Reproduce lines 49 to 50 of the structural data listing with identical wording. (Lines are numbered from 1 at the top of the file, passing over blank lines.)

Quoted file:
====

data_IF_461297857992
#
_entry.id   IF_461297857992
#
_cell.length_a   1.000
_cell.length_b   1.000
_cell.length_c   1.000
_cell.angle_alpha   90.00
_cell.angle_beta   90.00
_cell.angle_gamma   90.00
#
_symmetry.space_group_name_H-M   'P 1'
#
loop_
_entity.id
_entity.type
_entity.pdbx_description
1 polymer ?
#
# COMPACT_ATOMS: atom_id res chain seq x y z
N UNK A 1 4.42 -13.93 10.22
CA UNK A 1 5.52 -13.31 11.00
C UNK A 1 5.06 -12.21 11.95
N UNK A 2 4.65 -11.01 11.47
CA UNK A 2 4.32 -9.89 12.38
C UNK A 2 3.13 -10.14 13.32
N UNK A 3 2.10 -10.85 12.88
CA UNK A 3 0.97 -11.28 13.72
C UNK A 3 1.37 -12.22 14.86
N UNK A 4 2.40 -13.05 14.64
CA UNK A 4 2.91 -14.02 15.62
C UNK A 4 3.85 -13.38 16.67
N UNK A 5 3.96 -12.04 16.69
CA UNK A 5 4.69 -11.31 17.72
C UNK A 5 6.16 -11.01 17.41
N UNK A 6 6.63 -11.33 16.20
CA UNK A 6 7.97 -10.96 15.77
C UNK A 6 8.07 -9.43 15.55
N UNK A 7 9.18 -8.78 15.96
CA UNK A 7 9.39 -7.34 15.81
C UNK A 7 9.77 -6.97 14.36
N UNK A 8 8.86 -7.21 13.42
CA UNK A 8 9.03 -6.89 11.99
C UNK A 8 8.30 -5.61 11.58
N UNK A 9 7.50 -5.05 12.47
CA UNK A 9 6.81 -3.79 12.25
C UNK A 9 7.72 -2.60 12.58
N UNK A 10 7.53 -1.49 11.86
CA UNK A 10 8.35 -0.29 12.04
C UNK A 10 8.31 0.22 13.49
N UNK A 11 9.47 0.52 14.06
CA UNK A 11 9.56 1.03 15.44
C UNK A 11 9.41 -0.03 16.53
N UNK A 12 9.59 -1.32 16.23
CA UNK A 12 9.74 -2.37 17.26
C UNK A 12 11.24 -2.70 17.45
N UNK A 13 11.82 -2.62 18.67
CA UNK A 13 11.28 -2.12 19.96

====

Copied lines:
CA UNK A 10 8.35 -0.29 12.04
C UNK A 10 8.31 0.22 13.49